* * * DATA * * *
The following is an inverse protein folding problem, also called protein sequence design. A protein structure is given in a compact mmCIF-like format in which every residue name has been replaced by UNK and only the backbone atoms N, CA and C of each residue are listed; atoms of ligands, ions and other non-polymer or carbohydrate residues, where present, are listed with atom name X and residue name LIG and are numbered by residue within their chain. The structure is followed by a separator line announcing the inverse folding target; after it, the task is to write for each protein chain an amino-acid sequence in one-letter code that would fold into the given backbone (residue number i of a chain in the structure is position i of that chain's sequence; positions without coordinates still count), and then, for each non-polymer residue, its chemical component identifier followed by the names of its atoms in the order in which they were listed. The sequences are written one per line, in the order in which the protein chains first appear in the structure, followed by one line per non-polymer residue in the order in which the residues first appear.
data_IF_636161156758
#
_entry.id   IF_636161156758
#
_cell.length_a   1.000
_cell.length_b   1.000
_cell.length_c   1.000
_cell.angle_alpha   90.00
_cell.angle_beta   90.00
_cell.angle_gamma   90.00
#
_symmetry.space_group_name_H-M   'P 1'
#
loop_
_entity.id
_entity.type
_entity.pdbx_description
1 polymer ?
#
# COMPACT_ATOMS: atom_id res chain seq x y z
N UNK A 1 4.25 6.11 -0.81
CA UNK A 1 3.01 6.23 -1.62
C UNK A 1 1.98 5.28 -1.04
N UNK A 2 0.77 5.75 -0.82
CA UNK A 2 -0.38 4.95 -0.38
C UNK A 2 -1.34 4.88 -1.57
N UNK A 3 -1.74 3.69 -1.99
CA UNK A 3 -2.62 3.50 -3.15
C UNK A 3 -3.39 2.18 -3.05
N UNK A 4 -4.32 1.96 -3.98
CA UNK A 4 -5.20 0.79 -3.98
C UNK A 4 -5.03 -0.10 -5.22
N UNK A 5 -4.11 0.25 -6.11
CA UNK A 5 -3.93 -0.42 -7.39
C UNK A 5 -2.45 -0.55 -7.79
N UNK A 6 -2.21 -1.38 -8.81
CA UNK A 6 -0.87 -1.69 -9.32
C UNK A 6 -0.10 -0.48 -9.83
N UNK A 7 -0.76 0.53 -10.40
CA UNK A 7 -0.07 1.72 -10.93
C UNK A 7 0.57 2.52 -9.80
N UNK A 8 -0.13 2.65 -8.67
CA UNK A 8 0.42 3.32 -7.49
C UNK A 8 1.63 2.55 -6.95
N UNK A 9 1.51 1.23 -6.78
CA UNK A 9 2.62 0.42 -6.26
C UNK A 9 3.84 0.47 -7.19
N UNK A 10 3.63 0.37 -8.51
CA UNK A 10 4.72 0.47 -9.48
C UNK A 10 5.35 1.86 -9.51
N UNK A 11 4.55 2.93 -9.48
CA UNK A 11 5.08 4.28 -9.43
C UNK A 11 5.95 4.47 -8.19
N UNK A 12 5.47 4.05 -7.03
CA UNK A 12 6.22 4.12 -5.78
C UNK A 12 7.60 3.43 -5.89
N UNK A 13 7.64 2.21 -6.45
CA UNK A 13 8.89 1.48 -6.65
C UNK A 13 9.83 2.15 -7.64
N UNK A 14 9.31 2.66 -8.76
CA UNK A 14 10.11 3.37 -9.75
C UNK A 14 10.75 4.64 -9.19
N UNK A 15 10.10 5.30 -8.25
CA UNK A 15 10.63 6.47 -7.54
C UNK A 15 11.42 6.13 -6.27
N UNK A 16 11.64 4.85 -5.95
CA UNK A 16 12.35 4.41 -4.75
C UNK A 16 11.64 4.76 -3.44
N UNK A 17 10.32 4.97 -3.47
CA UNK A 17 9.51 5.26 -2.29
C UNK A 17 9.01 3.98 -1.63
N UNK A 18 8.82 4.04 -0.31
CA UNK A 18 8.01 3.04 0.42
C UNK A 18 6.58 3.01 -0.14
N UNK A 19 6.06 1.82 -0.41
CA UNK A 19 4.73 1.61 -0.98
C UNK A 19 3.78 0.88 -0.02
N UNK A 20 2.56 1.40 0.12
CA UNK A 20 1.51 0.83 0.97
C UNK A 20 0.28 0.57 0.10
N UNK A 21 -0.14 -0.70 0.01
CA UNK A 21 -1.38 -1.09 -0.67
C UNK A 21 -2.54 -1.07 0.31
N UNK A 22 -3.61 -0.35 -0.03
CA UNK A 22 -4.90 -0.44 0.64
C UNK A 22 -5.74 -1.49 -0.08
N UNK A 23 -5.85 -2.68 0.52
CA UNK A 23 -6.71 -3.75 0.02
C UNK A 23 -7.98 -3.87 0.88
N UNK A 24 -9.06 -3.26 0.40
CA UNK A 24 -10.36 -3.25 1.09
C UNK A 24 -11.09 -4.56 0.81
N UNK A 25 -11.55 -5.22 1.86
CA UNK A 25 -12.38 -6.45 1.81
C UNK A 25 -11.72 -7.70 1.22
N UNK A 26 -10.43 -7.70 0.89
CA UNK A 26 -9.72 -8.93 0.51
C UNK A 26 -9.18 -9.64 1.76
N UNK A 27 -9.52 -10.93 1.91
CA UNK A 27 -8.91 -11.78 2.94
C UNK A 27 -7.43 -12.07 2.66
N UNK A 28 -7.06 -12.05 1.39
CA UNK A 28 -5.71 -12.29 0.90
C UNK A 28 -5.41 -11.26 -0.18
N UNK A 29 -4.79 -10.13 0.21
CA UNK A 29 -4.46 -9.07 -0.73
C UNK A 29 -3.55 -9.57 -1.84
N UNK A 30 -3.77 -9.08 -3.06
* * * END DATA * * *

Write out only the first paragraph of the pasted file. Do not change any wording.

The following is an inverse protein folding problem, also called protein sequence design. A protein structure is given in a compact mmCIF-like format in which every residue name has been replaced by UNK and only the backbone atoms N, CA and C of each residue are listed; atoms of ligands, ions and other non-polymer or carbohydrate residues, where present, are listed with atom name X and residue name LIG and are numbered by residue within their chain. The structure is followed by a separator line announcing the inverse folding target; after it, the task is to write for each protein chain an amino-acid sequence in one-letter code that would fold into the given backbone (residue number i of a chain in the structure is position i of that chain's sequence; positions without coordinates still count), and then, for each non-polymer residue, its chemical component identifier followed by the names of its atoms in the order in which they were listed. The sequences are written one per line, in the order in which the protein chains first appear in the structure, followed by one line per non-polymer residue in the order in which the residues first appear.